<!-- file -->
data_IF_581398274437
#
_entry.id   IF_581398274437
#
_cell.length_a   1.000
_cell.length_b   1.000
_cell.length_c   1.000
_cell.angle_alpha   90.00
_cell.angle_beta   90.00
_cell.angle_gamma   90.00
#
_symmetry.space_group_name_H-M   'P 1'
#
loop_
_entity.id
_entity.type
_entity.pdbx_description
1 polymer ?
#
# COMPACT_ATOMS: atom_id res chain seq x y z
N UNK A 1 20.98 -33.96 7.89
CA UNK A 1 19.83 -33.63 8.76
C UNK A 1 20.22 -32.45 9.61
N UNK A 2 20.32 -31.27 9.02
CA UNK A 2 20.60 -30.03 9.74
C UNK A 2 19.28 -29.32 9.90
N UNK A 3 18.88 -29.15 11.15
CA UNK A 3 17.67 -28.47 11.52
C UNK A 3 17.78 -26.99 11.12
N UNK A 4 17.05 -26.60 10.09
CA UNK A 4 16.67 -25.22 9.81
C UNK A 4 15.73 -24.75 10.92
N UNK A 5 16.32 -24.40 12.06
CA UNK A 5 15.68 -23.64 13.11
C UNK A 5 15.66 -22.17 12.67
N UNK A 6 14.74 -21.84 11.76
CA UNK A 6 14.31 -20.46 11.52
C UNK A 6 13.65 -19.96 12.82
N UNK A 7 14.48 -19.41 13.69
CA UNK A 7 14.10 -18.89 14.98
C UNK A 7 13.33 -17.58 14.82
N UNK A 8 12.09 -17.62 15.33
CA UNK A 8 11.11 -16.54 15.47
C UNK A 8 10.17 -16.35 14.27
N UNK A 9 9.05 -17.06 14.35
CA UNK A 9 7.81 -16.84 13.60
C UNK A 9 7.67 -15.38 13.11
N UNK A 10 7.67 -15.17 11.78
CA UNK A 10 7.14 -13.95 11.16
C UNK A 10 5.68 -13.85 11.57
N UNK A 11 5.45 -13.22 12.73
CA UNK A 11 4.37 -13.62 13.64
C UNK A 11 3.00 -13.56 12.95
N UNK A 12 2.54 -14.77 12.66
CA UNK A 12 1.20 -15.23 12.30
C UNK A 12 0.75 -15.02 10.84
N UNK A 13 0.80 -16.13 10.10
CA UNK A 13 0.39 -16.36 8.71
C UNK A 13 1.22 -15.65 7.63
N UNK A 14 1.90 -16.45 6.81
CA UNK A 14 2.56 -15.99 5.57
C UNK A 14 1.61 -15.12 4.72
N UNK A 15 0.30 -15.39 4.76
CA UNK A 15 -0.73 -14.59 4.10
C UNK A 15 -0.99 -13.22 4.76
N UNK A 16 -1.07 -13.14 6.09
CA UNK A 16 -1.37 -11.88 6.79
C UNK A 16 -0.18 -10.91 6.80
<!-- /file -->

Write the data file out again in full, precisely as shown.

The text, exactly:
data_IF_581398274437
#
_entry.id   IF_581398274437
#
_cell.length_a   1.000
_cell.length_b   1.000
_cell.length_c   1.000
_cell.angle_alpha   90.00
_cell.angle_beta   90.00
_cell.angle_gamma   90.00
#
_symmetry.space_group_name_H-M   'P 1'
#
loop_
_entity.id
_entity.type
_entity.pdbx_description
1 polymer ?
#
# COMPACT_ATOMS: atom_id res chain seq x y z
N UNK A 1 20.98 -33.96 7.89
CA UNK A 1 19.83 -33.63 8.76
C UNK A 1 20.22 -32.45 9.61
N UNK A 2 20.32 -31.27 9.02
CA UNK A 2 20.60 -30.03 9.74
C UNK A 2 19.28 -29.32 9.90
N UNK A 3 18.88 -29.15 11.15
CA UNK A 3 17.67 -28.47 11.52
C UNK A 3 17.78 -26.99 11.12
N UNK A 4 17.05 -26.60 10.09
CA UNK A 4 16.67 -25.22 9.81
C UNK A 4 15.73 -24.75 10.92
N UNK A 5 16.32 -24.40 12.06
CA UNK A 5 15.68 -23.64 13.11
C UNK A 5 15.66 -22.17 12.67
N UNK A 6 14.74 -21.84 11.76
CA UNK A 6 14.31 -20.46 11.52
C UNK A 6 13.65 -19.96 12.82
N UNK A 7 14.48 -19.41 13.69
CA UNK A 7 14.10 -18.89 14.98
C UNK A 7 13.33 -17.58 14.82
N UNK A 8 12.09 -17.62 15.33
CA UNK A 8 11.11 -16.54 15.47
C UNK A 8 10.17 -16.35 14.27
N UNK A 9 9.05 -17.06 14.35
CA UNK A 9 7.81 -16.84 13.60
C UNK A 9 7.67 -15.38 13.11
N UNK A 10 7.67 -15.17 11.78
CA UNK A 10 7.14 -13.95 11.16
C UNK A 10 5.68 -13.85 11.57
N UNK A 11 5.45 -13.22 12.73
CA UNK A 11 4.37 -13.62 13.64
C UNK A 11 3.00 -13.56 12.95
N UNK A 12 2.54 -14.77 12.66
CA UNK A 12 1.20 -15.23 12.30
C UNK A 12 0.75 -15.02 10.84
N UNK A 13 0.80 -16.13 10.10
CA UNK A 13 0.39 -16.36 8.71
C UNK A 13 1.22 -15.65 7.63
N UNK A 14 1.90 -16.45 6.81
CA UNK A 14 2.56 -15.99 5.57
C UNK A 14 1.61 -15.12 4.72
N UNK A 15 0.30 -15.39 4.76
CA UNK A 15 -0.73 -14.59 4.10
C UNK A 15 -0.99 -13.22 4.76
N UNK A 16 -1.07 -13.14 6.09
CA UNK A 16 -1.37 -11.88 6.79
C UNK A 16 -0.18 -10.91 6.80